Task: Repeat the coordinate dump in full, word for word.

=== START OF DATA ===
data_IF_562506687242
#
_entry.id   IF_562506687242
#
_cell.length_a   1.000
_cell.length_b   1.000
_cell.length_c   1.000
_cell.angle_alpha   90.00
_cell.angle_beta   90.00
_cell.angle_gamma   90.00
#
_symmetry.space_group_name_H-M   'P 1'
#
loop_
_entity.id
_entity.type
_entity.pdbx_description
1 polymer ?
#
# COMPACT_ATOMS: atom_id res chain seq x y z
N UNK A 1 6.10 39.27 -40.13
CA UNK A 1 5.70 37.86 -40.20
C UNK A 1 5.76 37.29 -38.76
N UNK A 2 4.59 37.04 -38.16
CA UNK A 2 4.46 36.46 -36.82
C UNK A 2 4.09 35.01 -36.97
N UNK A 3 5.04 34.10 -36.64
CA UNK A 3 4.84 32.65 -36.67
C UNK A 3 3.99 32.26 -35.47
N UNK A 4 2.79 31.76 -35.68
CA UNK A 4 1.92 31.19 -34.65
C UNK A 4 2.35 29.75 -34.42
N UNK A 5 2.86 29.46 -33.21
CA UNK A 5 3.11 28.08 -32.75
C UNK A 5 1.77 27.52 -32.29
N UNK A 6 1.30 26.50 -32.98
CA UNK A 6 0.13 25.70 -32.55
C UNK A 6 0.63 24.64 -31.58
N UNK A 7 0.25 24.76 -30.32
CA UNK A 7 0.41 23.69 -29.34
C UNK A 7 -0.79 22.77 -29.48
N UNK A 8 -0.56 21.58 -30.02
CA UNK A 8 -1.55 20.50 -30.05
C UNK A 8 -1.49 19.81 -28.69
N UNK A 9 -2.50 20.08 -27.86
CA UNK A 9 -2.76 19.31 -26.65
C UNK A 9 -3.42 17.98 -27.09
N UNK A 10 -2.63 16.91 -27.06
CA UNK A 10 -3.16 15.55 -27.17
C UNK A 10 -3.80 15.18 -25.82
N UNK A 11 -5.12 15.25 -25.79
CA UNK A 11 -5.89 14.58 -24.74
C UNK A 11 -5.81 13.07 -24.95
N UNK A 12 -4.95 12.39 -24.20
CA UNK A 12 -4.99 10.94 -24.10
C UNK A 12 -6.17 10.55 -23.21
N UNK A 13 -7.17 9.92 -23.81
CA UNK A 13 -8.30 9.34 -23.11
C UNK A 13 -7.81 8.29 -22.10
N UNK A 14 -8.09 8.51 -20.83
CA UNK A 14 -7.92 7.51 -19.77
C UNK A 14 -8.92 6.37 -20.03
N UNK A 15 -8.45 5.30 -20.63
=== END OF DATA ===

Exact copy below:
data_IF_562506687242
#
_entry.id   IF_562506687242
#
_cell.length_a   1.000
_cell.length_b   1.000
_cell.length_c   1.000
_cell.angle_alpha   90.00
_cell.angle_beta   90.00
_cell.angle_gamma   90.00
#
_symmetry.space_group_name_H-M   'P 1'
#
loop_
_entity.id
_entity.type
_entity.pdbx_description
1 polymer ?
#
# COMPACT_ATOMS: atom_id res chain seq x y z
N UNK A 1 6.10 39.27 -40.13
CA UNK A 1 5.70 37.86 -40.20
C UNK A 1 5.76 37.29 -38.76
N UNK A 2 4.59 37.04 -38.16
CA UNK A 2 4.46 36.46 -36.82
C UNK A 2 4.09 35.01 -36.97
N UNK A 3 5.04 34.10 -36.64
CA UNK A 3 4.84 32.65 -36.67
C UNK A 3 3.99 32.26 -35.47
N UNK A 4 2.79 31.76 -35.68
CA UNK A 4 1.92 31.19 -34.65
C UNK A 4 2.35 29.75 -34.42
N UNK A 5 2.86 29.46 -33.21
CA UNK A 5 3.11 28.08 -32.75
C UNK A 5 1.77 27.52 -32.29
N UNK A 6 1.30 26.50 -32.98
CA UNK A 6 0.13 25.70 -32.55
C UNK A 6 0.63 24.64 -31.58
N UNK A 7 0.25 24.76 -30.32
CA UNK A 7 0.41 23.69 -29.34
C UNK A 7 -0.79 22.77 -29.48
N UNK A 8 -0.56 21.58 -30.02
CA UNK A 8 -1.55 20.50 -30.05
C UNK A 8 -1.49 19.81 -28.69
N UNK A 9 -2.50 20.08 -27.86
CA UNK A 9 -2.76 19.31 -26.65
C UNK A 9 -3.42 17.98 -27.09
N UNK A 10 -2.63 16.91 -27.06
CA UNK A 10 -3.16 15.55 -27.17
C UNK A 10 -3.80 15.18 -25.82
N UNK A 11 -5.12 15.25 -25.79
CA UNK A 11 -5.89 14.58 -24.74
C UNK A 11 -5.81 13.07 -24.95
N UNK A 12 -4.95 12.39 -24.20
CA UNK A 12 -4.99 10.94 -24.10
C UNK A 12 -6.17 10.55 -23.21
N UNK A 13 -7.17 9.92 -23.81
CA UNK A 13 -8.30 9.34 -23.11
C UNK A 13 -7.81 8.29 -22.10
N UNK A 14 -8.09 8.51 -20.83
CA UNK A 14 -7.92 7.51 -19.77
C UNK A 14 -8.92 6.37 -20.03
N UNK A 15 -8.45 5.30 -20.63